Ryan has scored two tries in 83 Munster appearances, and made his Ireland debut against Canada three weeks ago.
2: Terry Kingston
This was a toss-up between Kingston and fellow Munster legend Frankie Sheahan. We sided with the former on the basis that Kingston participated in three Rugby World Cups for Ireland, captaining his country in South Africa in 1995. He earned 30 caps in all for Ireland - just one more than Sheahan - scoring two tries.
In an otherwise barren spell for Irish rugby, Kingston was part of the Ireland team which beat England in both 1993 and 1994. He also captained Munster during their famous 1992 victory over then-world champions Australia at Musgrave Park.
Following retirement in 1996, Dolphin's Kingston turned his hand to coaching, earning promotion to AIL Division 2 with Midleton RFC at the turn of this decade.
3: Mike Ross
The 36-year-old began his professional rugby career with Munster before spending three years in London with Harlequins.
Ross has since made a name for himself at another foreign club, scoring his first ever professional try as recently as 2013, having debuted for Ireland on his return in 2009.
A colossal scrummager and silent guardian during a resurgent period for Irish sport, Ross is the only player in this entire Cork XV who did NOT attend either Christians or Pres in his school days, having started rugby while attending Fermoy's St. Colman's College.
He has earned 61 caps for Ireland.
4: Donncha O'Callaghan
In many ways a throwback to the 'characters' of yesteryear, but O'Callaghan's professionalism has always remained exemplary. Standing at six-foot-six as far back as fourth year in Christians, he once famously hid beneath a pile of coats for the entirety of a double science class, much to the chagrin of his teacher and Senior Cup coach.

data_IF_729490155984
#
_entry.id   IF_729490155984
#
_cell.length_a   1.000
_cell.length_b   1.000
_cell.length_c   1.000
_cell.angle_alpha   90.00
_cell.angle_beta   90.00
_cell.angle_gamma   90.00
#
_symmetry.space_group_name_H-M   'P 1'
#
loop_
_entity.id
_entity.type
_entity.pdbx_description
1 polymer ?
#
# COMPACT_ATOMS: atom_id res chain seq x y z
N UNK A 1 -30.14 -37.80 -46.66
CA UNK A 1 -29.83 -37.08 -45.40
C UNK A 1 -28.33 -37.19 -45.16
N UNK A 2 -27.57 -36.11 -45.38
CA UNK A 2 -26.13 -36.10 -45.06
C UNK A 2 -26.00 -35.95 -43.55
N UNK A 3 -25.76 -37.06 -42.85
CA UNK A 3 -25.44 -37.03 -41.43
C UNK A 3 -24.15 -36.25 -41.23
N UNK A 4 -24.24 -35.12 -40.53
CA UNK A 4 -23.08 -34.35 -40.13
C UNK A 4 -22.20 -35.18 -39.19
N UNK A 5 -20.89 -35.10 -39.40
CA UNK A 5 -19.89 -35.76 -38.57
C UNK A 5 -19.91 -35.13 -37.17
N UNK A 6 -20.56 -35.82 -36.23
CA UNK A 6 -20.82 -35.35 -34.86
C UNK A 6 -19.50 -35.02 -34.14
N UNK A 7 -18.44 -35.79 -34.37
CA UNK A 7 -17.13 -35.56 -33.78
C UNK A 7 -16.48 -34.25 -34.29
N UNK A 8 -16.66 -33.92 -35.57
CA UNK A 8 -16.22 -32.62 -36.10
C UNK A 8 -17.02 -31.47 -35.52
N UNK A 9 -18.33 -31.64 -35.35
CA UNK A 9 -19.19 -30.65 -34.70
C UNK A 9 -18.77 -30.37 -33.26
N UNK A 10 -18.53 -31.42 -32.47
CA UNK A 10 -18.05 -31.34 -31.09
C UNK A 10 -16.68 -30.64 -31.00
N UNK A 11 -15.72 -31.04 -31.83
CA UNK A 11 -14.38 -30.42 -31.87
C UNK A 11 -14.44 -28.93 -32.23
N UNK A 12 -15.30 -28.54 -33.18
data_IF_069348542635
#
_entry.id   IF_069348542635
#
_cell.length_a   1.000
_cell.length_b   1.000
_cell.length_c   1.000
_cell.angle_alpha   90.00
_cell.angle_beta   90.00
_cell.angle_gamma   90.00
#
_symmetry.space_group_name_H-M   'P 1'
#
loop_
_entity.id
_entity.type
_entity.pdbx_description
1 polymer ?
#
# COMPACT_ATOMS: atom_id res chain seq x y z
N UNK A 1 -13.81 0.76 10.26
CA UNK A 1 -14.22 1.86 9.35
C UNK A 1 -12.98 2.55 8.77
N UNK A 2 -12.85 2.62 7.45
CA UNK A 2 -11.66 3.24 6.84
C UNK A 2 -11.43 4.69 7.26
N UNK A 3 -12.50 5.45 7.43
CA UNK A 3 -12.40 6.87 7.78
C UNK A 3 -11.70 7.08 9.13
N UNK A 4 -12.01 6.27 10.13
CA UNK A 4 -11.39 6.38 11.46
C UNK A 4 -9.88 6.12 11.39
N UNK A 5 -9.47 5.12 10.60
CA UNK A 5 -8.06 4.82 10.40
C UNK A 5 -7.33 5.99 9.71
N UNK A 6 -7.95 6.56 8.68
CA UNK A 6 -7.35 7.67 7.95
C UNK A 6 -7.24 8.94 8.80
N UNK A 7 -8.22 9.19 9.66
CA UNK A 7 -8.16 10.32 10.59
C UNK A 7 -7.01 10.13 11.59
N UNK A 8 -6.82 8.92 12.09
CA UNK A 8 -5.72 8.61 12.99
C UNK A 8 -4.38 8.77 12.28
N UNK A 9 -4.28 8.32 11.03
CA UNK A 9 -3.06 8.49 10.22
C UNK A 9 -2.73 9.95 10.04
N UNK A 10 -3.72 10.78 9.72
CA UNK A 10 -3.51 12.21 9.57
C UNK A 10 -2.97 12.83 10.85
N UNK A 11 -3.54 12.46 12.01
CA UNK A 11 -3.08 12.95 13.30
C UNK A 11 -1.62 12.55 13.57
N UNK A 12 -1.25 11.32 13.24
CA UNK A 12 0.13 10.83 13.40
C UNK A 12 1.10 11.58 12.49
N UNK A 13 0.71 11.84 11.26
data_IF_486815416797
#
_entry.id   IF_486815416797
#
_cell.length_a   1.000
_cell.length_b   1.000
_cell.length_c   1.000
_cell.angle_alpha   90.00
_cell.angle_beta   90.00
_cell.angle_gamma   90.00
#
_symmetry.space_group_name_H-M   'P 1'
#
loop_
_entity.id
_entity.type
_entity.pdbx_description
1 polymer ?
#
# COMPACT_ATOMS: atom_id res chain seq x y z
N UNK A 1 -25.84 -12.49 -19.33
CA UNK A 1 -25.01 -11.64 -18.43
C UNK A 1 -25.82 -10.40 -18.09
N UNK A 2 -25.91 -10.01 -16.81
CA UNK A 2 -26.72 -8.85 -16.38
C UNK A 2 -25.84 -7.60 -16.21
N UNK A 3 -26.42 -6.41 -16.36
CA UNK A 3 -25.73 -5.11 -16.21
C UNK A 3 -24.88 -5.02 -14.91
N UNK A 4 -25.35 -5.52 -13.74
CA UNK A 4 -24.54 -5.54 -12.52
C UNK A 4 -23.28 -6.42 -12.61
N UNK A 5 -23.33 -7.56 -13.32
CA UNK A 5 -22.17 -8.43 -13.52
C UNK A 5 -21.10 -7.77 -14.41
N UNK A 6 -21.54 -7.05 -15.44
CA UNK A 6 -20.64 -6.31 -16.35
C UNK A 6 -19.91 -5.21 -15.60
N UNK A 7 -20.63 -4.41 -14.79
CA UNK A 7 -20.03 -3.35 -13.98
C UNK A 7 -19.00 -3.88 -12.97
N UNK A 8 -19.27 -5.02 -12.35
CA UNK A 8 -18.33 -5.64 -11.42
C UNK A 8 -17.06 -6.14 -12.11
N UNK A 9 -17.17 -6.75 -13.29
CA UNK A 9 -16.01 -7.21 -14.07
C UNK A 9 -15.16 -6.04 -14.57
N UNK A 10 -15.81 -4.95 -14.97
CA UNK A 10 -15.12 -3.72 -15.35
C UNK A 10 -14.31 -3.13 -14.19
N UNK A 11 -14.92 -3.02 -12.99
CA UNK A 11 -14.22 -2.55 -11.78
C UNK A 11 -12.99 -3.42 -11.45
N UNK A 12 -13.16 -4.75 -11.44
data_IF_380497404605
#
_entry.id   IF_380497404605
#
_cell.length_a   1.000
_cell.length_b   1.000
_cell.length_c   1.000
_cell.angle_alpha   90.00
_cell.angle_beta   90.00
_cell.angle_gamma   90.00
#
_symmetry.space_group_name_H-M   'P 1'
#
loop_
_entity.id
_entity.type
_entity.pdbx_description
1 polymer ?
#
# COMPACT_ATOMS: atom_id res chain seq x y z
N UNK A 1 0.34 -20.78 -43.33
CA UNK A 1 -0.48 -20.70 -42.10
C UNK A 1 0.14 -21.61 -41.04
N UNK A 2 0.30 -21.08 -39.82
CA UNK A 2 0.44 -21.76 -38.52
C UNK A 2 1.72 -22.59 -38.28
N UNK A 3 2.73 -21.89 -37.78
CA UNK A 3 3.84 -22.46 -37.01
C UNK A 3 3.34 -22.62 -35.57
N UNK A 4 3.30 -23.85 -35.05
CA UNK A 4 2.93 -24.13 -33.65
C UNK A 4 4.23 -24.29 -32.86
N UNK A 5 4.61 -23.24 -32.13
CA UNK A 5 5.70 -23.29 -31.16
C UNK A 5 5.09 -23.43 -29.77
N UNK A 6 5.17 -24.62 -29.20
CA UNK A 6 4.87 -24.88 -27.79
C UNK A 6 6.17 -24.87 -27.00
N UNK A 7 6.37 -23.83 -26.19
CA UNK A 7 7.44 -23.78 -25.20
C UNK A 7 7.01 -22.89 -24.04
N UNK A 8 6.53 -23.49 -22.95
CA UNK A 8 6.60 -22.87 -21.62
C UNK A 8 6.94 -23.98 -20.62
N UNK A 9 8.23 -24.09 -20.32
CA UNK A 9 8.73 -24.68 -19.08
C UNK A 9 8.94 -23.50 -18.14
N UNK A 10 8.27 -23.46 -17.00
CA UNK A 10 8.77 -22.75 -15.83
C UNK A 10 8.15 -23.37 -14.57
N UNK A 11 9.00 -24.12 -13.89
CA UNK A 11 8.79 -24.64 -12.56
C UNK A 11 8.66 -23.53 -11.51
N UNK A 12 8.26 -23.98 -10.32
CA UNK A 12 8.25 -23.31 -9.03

Then, of course, there was Corn Flake-gate from his Munster days. O'Callaghan explained in 2010:
A few of us grabbed a box of cornflakes and brought it down to the local lake or pond and started to feed the ducks, but they started following us, so eventually we got them a little bit further up the road and realised the lads were having a management meeting.
Alan Gaffney and Jerry Holland said all they saw was a door open, and a handful of cornflakes hit the ground, and 12 ducks jump into the team room.
As always, a bit of a backfire, because I ended up cleaning up duck shit for the rest of the day.
But a brief cameo in red y-fronts at Cardiff depicted how outrageously focused O'Callaghan was on the field of play. On the 2009 Lions tour, he handed out the Test jerseys having been left out of the first matchday squad, such was his status amongst his peers across these isles.
Two Heineken Cups and 20 tries for Munster, along with four Triple Crowns, a Grand Slam and 94 appearances for his country, say more than enough.
5: Donal Lenihan
The iconic Cork lock is as prevalent now as ever; his consistently insightful punditry and Irish Examiner columns over the past 14 years are a testament to the rugby brain which combined with no shortage of brawn throughout his legendary playing career.
His father, Gerald, was an All-Ireland heavyweight boxing champion, and played on the same Gaelic football team as Jack Lynch. Indeed, Lenihan dreamt only of playing for Cork in GAA before attending Christians, where he rapidly developed a passion for rugby.
In a storied international career which saw him establish himself as a towering presence in the Irish lineout, Lenihan won three Five Nations championships and was selected for three Lions tours (though he subsequently missed '83 through injury and the '86 tour would later be cancelled). He famously captained 'Donal's Donuts' - the unbeaten midweek Lions side on the '89 tour of Australia, along with his country during the inaugral Rugby World Cup in 1987.
6: Peter O'Mahony